Can a married woman create a parol trust in her land in favor of her husband ?
The defendant alleged as a defense to the action instituted by the plaintiffs that the communication between Ruth E. Oxendine and Barker constituted a trust in favor of defendant. The allegation of the answer asserting this defense is as follows: “That at and prior to the time the land set forth and described in paragraph one of the complaint were purchased, a parol agreement was entered into between the defendant, Joseph W. Oxendine, and his wife, Ruth E. Oxendine, to the effect that *480the lands described in the complaint would be purchased and held as a home for the said parties, the same not to be mortgaged or encumbered, but to belong to the said Joseph W. Oxendine and wife, Ruth E. Oxen-dine, and owned by them as a permanent home. . . . That by virtue of said understanding and agreement the said property became and was the property of Joseph W. Oxendine and wife, Ruth E. Oxendine, and that it amounted to tenancy by the entirety, and that upon the death of said Ruth E. Oxendine, the said property, by virtue of the understanding and agreement between the parties, vested absolutely in the defendant, Joseph W. Oxendine, and that by virtue of said parol trust agreement the said Joseph W. Oxendine is now the owner of said property in fee simple.”
The defendants, in their brief, assert that: “It is not contended by the defendant in this case that there is any resulting trust in his favor.” _ So that the naked question presented is whether the wife, in the light of the evidence, created a parol trust in said land in favor of her husband, or that she held her half interest in said land as a tenant by the entirety. There is no allegation of mistake of the parties or of the draftsman of said deed, and no correction or reformation thereof is sought in this action.
It is thoroughly established by law in this State that if a husband conveys land to his wife, or procures the title to be made to her by another, that the law presumes it is a gift- to the wife. Singleton v. Cherry, 168 N. C., 402; Nelson v. Nelson, 176 N. C., 191; Tire Co. v. Lester, 190 N. C., 416.
The facts, in their final analysis, present a situation in which the wife, with her own money, seeks to purchase land, and, while the deed is made to her, she undertakes to impress upon the title a parol trust in favor of her husband in the event .he should survive her. The rule relating to the creation of a parol trust by a married woman in favor of her husband is thus expressed in Mordecai’s Law Lectures, vol. 2, p. 1067: “A feme covert cannot create a parol trust in land, for to permit such a thing would be a subterfuge to evade the Constitution and statutes made for her protection. However, this rule may apply to her own property only, and not to property in which she has no beneficial interest. To create a trust in land is, in effect, the conveyance of an interest therein; and in order to convey an interest in her land the written consent of the husband, as required by the Constitution and statute, and her private examination as required by the statutes, are essential.” Farthing v. Shields, 106 N. C., 289; Thurber v. LaRoque, 105 N. C., 301; Ricks v. Wilson, 154 N. C., 287.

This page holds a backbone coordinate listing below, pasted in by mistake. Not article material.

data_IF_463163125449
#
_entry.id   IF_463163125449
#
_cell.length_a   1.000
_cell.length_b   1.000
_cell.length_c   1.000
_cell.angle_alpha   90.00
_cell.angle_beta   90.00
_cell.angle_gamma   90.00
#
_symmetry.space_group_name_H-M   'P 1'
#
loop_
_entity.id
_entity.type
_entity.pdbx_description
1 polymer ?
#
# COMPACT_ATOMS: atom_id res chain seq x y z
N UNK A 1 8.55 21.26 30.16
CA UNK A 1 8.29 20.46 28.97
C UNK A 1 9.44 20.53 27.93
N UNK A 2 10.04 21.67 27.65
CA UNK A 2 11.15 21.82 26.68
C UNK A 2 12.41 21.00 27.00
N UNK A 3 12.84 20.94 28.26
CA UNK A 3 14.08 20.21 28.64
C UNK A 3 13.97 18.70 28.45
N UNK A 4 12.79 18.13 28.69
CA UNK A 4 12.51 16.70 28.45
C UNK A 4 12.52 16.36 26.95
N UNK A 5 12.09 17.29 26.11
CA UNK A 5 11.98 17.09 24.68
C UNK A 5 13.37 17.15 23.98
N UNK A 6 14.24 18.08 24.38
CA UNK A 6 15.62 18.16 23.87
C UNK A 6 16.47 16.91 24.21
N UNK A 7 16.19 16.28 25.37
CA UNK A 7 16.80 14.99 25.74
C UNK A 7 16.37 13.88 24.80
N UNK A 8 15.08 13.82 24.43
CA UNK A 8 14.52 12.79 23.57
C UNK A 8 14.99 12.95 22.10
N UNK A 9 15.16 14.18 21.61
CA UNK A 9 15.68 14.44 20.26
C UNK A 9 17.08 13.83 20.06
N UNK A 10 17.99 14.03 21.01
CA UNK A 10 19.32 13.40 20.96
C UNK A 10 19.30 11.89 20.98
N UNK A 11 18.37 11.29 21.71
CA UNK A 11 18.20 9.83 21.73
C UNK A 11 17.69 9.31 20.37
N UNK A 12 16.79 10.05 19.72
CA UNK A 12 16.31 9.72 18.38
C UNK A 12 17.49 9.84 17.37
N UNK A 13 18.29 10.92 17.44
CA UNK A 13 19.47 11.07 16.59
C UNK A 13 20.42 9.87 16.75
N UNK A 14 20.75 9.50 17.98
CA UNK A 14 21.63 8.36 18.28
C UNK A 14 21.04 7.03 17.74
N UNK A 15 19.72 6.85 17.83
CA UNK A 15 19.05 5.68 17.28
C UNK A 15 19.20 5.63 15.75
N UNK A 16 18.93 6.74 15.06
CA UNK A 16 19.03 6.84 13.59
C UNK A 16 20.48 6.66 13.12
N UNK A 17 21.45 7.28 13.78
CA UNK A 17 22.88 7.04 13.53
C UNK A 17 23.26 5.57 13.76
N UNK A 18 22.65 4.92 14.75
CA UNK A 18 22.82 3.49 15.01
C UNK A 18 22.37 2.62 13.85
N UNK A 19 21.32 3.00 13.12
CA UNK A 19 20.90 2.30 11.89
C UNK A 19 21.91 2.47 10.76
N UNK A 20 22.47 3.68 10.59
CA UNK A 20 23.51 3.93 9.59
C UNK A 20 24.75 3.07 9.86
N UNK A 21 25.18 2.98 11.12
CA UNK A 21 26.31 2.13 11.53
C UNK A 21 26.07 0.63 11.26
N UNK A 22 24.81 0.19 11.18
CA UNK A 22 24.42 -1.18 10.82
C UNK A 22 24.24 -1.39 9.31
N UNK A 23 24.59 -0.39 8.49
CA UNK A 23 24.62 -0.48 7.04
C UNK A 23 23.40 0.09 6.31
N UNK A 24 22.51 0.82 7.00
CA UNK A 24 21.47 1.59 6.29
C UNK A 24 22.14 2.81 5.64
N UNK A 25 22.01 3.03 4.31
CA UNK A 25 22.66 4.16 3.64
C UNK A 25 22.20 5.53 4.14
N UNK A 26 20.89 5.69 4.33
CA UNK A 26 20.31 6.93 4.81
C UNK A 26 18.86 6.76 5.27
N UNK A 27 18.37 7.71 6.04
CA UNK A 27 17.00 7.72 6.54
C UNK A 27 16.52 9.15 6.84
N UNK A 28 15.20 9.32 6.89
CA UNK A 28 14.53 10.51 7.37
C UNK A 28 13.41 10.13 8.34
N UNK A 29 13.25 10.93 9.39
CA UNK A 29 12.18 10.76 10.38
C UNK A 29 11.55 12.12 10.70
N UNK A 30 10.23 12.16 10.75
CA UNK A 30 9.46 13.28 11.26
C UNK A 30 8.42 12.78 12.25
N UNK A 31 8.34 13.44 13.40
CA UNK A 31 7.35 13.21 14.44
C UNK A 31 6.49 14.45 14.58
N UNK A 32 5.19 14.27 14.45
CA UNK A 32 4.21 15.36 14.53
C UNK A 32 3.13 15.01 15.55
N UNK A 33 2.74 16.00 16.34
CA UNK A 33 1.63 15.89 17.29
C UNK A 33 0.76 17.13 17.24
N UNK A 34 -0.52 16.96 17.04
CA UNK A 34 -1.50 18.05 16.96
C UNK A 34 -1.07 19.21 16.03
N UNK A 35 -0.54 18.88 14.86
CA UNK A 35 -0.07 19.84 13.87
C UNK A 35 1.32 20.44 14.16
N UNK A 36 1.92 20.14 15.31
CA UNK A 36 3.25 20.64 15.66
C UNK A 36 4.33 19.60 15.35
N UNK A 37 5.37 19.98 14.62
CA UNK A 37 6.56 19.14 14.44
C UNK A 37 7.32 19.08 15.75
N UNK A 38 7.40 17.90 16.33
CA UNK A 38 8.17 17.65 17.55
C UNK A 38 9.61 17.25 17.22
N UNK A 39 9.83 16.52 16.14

The defendants rely upon the cases of Ray v. Long, 132 N. C., 891, and Murchison v. Fogleman, 165 N. C., 397. In both of these cases the title was taken in the name of the husband, although the purchase money
*481in both, instances was paid jointly by tbe husband and the wife. Under these circumstances the Court held that the wife could enforce her equity against her husband, but, as we interpret the decisions, they do not sustain the position that the husband could enforce a like equity against the wife under the circumstances as disclosed by the facts. As the money which Ruth E. Oxendine paid for the land belonged to her, even though the deed had been made to her and her husband, at her request, constituting an estate by entirety, still the husband could not retain the land by survivorship for the reason that “if the wife alone be entitled to a conveyance, and it is made to her and her husband jointly, the latter will not be allowed to retain the whole by survivorship. And it matters not if the conveyance is so made at her request, because being.a married woman, she is presumed to have acted under the coercion of her husband.” Clark, C. J., in Deese v. Deese, 176 N. C., 527; Sprinkle v. Spainhour, 149 N. C., 223; Speas v. Woodhouse, 162 N. C., 69; Crocker v. Vann, 192 N. C., 422; Carris v. Tripp, 192 N. C., 211.
¥e are therefore of the opinion, under all the facts, disclosed in the record, that the judgment was correct and should be upheld.